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Consumers Weigh In on the ‘Least-Safe’ Foods

Consumers Weigh In on the ‘Least-Safe’ Foods

If you're a food supplier, you're probably doing everything you can to ensure food safety, right? So are those efforts making consumers feel more secure about your categories?

Results of a new poll from The Supermarket Guru Consumer Panel point to big perception problems for a range of perishables categories, including poultry, lettuce, fruits and fish. Consumers expressed safety concerns about these categories, and the challenge is to understand the reasons and how to counter the negative impressions.

You can see the results, and related findings, in our Data Points section.

The consumer feedback follows another perilous year on the food safety front, with crises including a major egg recall.

Consumer panel respondents were asked which foods are the least safe, and were instructed to pick two. Here's how categories ranked, and those with highest percentages were considered least safe: Chicken/poultry, 49%; lettuce, 47%; fruits (where you consume the skin), 33%; fish, 26%; meat, 25%; eggs, 15%; broccoli, 6%; fruits (where you don't consume the skin) 1%; nuts/no shell (almonds, cashews), 1%; nuts/shell (pistachios, walnuts, peanuts), 1%.

There are lots of likely reasons for these responses, including reaction to recent recalls, examination of science-based information, and proliferation of misinformation.

But one thing is indisputable: Consumers are more focused on safety and have strong opinions. That point is underscored in the survey's other findings. A total of 77% of respondents said the U.S. needs more oversight and stringent policies regarding safety. Some 61% said they rewash bagged lettuce and vegetables that are labeled “already washed.”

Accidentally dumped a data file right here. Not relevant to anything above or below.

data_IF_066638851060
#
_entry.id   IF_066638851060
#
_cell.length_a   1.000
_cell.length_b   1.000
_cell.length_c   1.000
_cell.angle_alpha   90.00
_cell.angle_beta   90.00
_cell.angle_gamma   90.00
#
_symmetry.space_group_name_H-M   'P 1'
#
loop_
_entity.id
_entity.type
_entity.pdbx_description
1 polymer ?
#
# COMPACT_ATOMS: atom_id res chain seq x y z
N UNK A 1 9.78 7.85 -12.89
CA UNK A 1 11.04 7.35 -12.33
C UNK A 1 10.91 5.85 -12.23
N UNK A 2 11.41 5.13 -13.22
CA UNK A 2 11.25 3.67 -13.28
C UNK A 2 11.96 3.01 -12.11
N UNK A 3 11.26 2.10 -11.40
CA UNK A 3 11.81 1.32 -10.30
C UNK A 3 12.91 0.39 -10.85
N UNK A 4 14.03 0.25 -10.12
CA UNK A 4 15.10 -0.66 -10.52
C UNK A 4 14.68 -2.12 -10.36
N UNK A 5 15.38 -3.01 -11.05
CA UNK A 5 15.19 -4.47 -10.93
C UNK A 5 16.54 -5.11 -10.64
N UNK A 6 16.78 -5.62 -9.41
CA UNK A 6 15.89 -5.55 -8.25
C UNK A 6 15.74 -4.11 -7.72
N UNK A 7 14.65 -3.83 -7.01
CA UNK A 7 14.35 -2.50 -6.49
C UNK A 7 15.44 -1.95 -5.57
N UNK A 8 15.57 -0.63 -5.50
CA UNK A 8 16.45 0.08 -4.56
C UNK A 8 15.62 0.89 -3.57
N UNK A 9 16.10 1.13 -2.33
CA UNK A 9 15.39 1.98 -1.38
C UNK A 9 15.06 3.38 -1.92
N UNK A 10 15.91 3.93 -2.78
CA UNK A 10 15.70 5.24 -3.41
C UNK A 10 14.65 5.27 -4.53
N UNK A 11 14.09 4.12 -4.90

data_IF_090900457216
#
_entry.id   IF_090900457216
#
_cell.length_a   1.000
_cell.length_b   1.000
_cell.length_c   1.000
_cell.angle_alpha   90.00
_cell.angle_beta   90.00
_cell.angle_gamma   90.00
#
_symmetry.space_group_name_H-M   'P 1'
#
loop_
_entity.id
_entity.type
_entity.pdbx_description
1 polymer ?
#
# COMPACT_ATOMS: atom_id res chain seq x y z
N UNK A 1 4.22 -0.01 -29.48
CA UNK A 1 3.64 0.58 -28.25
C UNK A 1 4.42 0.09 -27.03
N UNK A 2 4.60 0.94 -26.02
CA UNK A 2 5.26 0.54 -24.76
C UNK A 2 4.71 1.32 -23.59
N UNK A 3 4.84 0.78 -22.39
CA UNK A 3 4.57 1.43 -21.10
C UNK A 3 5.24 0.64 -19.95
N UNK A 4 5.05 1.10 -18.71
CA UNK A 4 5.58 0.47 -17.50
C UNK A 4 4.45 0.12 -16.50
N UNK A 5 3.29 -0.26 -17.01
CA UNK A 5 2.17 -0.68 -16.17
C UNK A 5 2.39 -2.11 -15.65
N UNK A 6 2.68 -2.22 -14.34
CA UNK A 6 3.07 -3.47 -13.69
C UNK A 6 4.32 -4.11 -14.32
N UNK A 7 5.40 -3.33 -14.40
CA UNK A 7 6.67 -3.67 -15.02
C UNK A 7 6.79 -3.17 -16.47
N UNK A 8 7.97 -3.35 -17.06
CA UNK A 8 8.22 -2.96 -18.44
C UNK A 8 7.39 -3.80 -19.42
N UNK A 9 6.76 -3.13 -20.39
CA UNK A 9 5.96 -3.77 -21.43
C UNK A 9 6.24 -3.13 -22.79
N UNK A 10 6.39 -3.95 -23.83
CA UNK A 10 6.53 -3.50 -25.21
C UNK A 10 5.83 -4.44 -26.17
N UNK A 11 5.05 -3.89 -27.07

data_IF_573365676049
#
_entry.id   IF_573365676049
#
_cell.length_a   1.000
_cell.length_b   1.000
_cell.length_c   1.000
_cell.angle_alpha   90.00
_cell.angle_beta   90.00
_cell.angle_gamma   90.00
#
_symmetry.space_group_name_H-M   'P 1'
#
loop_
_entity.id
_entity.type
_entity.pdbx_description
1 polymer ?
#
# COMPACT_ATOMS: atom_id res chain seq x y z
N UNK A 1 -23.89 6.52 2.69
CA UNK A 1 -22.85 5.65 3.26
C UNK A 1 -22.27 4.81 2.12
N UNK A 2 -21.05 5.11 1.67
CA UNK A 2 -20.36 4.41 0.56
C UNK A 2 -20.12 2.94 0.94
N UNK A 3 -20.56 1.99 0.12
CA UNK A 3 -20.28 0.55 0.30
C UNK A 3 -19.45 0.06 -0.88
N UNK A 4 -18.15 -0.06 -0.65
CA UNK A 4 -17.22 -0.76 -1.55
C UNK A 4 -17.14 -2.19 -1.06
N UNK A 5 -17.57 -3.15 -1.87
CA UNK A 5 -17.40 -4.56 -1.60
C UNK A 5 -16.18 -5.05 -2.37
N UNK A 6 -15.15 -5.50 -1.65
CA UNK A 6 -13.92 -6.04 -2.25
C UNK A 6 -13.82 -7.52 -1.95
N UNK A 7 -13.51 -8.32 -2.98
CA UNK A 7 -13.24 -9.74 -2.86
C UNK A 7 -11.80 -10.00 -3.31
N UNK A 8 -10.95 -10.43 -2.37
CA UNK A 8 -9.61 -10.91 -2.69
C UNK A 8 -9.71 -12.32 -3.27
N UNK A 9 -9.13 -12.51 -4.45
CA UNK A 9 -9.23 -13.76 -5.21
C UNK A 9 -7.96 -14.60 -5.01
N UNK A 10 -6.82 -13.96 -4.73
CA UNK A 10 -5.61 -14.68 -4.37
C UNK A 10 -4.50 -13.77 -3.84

A surprising 76% of consumers are checking countries and continents of origin for both fresh and packaged foods, and actively avoiding manufactured and imported foods from China (71%), Mexico (41%) and Africa (39%), among other regions.

But truly determining country of origin may be harder than they think. “Almost three-quarters of people said they avoid buying foods from China,” said Phil Lempert, CEO of and The Lempert Report, and SN contributing editor. “The question is, ‘What would they do if they really knew how much of the ingredients in their foods were from China?’”

Let's get back to the least-safe foods list. That's a ranking that no suppliers want their categories to be associated with. All companies should revisit their supply chains to ensure the existence of safety plans and certifications, because such proactive measures are essential. Beyond that, consumer education can play a big role. Companies should do everything they can to teach customers how to reduce risks in buying and preparation. They need to explain why past food scares weren't necessarily reflective of risk levels of entire categories. The more honest and transparent the dialogue, the more effective it will be in shaping perceptions.

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